As part of our Women in Tech series, we hosted a special fireside chat with Claire Schmidt, who left her job as vice president at 20th Century Fox to found AllVoices, a site that gives employees a platform to anonymously report workplace harassment, bias and discrimination. The STRV-developed reporting tool launched earlier this year, coming on-line at the height of the #MeToo and #TimesUp movements, which saw a string of high-profile firings of top executives accused of sexual harassment, starting with film mogul Harvey Weinstein last fall.
Claire sat down with STRV Account Executive Holly McKay at General Assembly Santa Monica to talk about what’s it’s like to be a female founder in a male-dominated industry. She shared fundraising tips and talked about how she secured a batch of top-notch advisors and investors — including Tinder co-founder and CEO Sean Rad and Susan Fowler, who blew the whistle (https://www.susanjfowler.com/blog/2017/2/19/reflecting-on-one-very-strange-year-at-uber) on Uber’s controversial workplace culture.
If you missed out, we’ve compiled some of the evening’s highlights below:
HOW DID YOU COME UP WITH THE IDEA?
I read the Susan Fowler blog post in February 2017. It was occupying part of my mind for months. Usually, you’ll read a story that is sad or difficult, and you’ll think about it and say, “that’s too bad,” and then push it away. And in this case, I just could not do that. I started talking to friends first about experiences that they’d had, and I realized throughout the process that these aren’t the type of things that people talk about. There is a stigma attached to it.
This is a sensitive issue. I ended up having some really good conversations with people about what they experienced. This was pre-#MeToo. I think we are all pretty aware of these issues now, but at the time, I was sort of shocked by it. Then I started talking to people who were closer to this issue; people I know who worked in HR in the past or lawyers. I asked them what they thought about this issue and what could be done. That’s where the idea sort of started to gell.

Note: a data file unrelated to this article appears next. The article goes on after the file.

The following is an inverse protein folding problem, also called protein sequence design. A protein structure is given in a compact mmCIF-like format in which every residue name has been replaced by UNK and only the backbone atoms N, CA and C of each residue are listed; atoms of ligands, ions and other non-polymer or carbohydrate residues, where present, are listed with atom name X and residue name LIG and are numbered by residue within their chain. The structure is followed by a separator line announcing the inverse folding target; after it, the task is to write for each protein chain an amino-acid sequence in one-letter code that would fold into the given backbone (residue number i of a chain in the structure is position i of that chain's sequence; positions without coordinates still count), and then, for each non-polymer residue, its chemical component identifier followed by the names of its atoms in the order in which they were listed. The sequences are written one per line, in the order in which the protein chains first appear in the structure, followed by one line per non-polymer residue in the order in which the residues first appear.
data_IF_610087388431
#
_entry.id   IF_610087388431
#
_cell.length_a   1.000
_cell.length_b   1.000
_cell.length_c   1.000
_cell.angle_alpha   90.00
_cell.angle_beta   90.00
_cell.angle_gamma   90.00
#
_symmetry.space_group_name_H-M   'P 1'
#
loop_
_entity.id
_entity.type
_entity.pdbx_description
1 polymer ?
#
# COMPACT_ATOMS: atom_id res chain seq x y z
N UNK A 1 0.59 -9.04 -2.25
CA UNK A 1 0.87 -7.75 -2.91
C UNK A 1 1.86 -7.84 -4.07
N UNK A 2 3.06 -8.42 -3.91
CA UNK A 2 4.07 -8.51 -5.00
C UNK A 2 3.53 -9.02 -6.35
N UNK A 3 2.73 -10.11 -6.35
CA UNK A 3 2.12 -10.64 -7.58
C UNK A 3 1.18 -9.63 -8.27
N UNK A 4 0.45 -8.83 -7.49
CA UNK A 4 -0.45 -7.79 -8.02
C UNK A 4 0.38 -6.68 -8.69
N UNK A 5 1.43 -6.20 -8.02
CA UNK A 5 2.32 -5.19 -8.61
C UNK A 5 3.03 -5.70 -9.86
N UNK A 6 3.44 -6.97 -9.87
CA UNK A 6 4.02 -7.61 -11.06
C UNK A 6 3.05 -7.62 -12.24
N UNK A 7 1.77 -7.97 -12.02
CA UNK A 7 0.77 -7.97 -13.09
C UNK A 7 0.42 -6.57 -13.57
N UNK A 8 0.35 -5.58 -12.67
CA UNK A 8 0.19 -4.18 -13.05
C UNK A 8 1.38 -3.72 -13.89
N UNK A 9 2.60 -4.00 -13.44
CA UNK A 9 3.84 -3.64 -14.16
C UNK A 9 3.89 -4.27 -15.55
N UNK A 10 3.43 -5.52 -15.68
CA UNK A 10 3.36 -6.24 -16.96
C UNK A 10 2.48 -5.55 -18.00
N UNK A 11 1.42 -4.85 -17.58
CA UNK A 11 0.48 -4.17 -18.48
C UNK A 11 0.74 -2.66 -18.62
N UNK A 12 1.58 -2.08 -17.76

HOW DID #METOO AND THE HARVEY WEINSTEIN SCANDAL AFFECT WHAT YOU WERE DOING?
Throughout last summer, we were kind of refining the idea, talking to different advisors and investors, and then when #MeToo and Harvey Weinstein happened, I just thought that it was so great that those people came forward and told their stories -- we absolutely need to create a culture were that is supported and encouraged -- and I believe that’s a huge part of how societal changes are made. I also thought about all the people who still haven’t spoken out and are not able to speak out today for whatever reason. This sort of reaffirmed my belief that there needs to be options for people about how to report on something like this when it happens to them, and this ability to anonymous report and share their story and have their voice heard without having to come forward personally struck me as really important.
WHAT IS MOST REWARDING ABOUT BEING A FOUNDER?
One of the most rewarding things about being a founder is that you have this idea. We’ve all had them. There’s this idea floating in the back of your mind, and maybe it goes away and maybe it doesn’t but to be able to bring it to life is incredibly rewarding. It makes all the difficult parts of being a founder really worth it.
WHAT KIND OF CHALLENGES HAVE YOU FACED AS A FEMALE FOUNDER?
My experiences have been pretty positive. I think that statistic of 2 percent of venture dollars going to female founders is just atrocious. That really has to shift. I think that, because of where we are right now with this movement, there are a lot of people who are actively trying to figure out how to change and how to improve on that statistic. I’ve talked to a lot of people in just the past few months who are starting a female-focused fund or they’re creating an equity crowdfunding platform. I see people thinking about how can we shift this, because they realize how crazy that statistic is.
TELL US ABOUT YOUR SUPPORT TEAM.
I believe in collaboration, not competition. So we built out a really robust advisory board for that purpose. Now I have this network of experts who have equity in the company. It’s nice. You have all these people who are cheering you on. They are on your team. They are actually incentivized to make sure that you succeed. Our board is made up of all these people with very specific skills and perspectives, and I go to them when I have a question.
WHAT DOES SUCCESS LOOK LIKE FOR YOU?
My goal is to just make people feel safer in the workplace and to create more equal and more fair workplaces around the country and the world. So if we are actually helping employees and employees are coming to us and saying thank you for helping us resolve this issue or even just report it, I will feel that we've been successful.
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